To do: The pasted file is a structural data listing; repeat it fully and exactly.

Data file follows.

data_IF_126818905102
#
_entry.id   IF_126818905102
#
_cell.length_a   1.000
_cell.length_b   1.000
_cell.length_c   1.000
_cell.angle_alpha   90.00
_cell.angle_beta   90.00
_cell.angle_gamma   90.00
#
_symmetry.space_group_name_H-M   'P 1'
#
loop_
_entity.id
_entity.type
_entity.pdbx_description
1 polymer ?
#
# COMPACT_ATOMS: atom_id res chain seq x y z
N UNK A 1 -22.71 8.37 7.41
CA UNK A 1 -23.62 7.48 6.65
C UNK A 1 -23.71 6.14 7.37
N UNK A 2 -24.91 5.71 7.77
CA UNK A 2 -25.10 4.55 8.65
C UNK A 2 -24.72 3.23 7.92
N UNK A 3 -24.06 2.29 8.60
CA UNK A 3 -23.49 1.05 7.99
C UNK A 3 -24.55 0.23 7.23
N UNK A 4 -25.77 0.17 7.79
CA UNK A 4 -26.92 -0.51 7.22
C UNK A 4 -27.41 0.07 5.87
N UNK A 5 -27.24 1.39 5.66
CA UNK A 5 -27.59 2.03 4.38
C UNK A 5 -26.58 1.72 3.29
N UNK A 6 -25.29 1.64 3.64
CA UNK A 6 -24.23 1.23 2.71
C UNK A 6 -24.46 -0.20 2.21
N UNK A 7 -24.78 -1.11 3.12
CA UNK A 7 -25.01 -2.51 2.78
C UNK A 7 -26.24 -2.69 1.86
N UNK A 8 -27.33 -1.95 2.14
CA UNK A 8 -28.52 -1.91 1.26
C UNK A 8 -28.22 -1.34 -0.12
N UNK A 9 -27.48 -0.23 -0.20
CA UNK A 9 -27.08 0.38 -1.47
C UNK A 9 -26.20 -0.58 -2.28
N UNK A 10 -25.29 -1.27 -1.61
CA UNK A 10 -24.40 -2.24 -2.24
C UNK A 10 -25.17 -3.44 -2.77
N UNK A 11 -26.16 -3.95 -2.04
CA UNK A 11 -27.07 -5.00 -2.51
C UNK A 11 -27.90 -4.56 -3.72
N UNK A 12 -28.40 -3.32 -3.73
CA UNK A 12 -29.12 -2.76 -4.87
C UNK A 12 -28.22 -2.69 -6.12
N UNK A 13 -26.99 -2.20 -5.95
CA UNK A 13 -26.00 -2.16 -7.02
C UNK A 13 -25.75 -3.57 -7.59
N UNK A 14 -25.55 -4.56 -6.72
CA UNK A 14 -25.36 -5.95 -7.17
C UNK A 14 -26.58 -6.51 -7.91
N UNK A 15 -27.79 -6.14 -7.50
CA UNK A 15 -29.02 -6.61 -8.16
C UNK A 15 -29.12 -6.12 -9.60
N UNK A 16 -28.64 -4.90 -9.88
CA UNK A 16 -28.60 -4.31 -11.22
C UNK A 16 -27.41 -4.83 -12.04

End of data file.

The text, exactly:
data_IF_126818905102
#
_entry.id   IF_126818905102
#
_cell.length_a   1.000
_cell.length_b   1.000
_cell.length_c   1.000
_cell.angle_alpha   90.00
_cell.angle_beta   90.00
_cell.angle_gamma   90.00
#
_symmetry.space_group_name_H-M   'P 1'
#
loop_
_entity.id
_entity.type
_entity.pdbx_description
1 polymer ?
#
# COMPACT_ATOMS: atom_id res chain seq x y z
N UNK A 1 -22.71 8.37 7.41
CA UNK A 1 -23.62 7.48 6.65
C UNK A 1 -23.71 6.14 7.37
N UNK A 2 -24.91 5.71 7.77
CA UNK A 2 -25.10 4.55 8.65
C UNK A 2 -24.72 3.23 7.92
N UNK A 3 -24.06 2.29 8.60
CA UNK A 3 -23.49 1.05 7.99
C UNK A 3 -24.55 0.23 7.23
N UNK A 4 -25.77 0.17 7.79
CA UNK A 4 -26.92 -0.51 7.22
C UNK A 4 -27.41 0.07 5.87
N UNK A 5 -27.24 1.39 5.66
CA UNK A 5 -27.59 2.03 4.38
C UNK A 5 -26.58 1.72 3.29
N UNK A 6 -25.29 1.64 3.64
CA UNK A 6 -24.23 1.23 2.71
C UNK A 6 -24.46 -0.20 2.21
N UNK A 7 -24.78 -1.11 3.12
CA UNK A 7 -25.01 -2.51 2.78
C UNK A 7 -26.24 -2.69 1.86
N UNK A 8 -27.33 -1.95 2.14
CA UNK A 8 -28.52 -1.91 1.26
C UNK A 8 -28.22 -1.34 -0.12
N UNK A 9 -27.48 -0.23 -0.20
CA UNK A 9 -27.08 0.38 -1.47
C UNK A 9 -26.20 -0.58 -2.28
N UNK A 10 -25.29 -1.27 -1.61
CA UNK A 10 -24.40 -2.24 -2.24
C UNK A 10 -25.17 -3.44 -2.77
N UNK A 11 -26.16 -3.95 -2.04
CA UNK A 11 -27.07 -5.00 -2.51
C UNK A 11 -27.90 -4.56 -3.72
N UNK A 12 -28.40 -3.32 -3.73
CA UNK A 12 -29.12 -2.76 -4.87
C UNK A 12 -28.22 -2.69 -6.12
N UNK A 13 -26.99 -2.20 -5.95
CA UNK A 13 -26.00 -2.16 -7.02
C UNK A 13 -25.75 -3.57 -7.59
N UNK A 14 -25.55 -4.56 -6.72
CA UNK A 14 -25.36 -5.95 -7.17
C UNK A 14 -26.58 -6.51 -7.91
N UNK A 15 -27.79 -6.14 -7.50
CA UNK A 15 -29.02 -6.61 -8.16
C UNK A 15 -29.12 -6.12 -9.60
N UNK A 16 -28.64 -4.90 -9.88
CA UNK A 16 -28.60 -4.31 -11.22
C UNK A 16 -27.41 -4.83 -12.04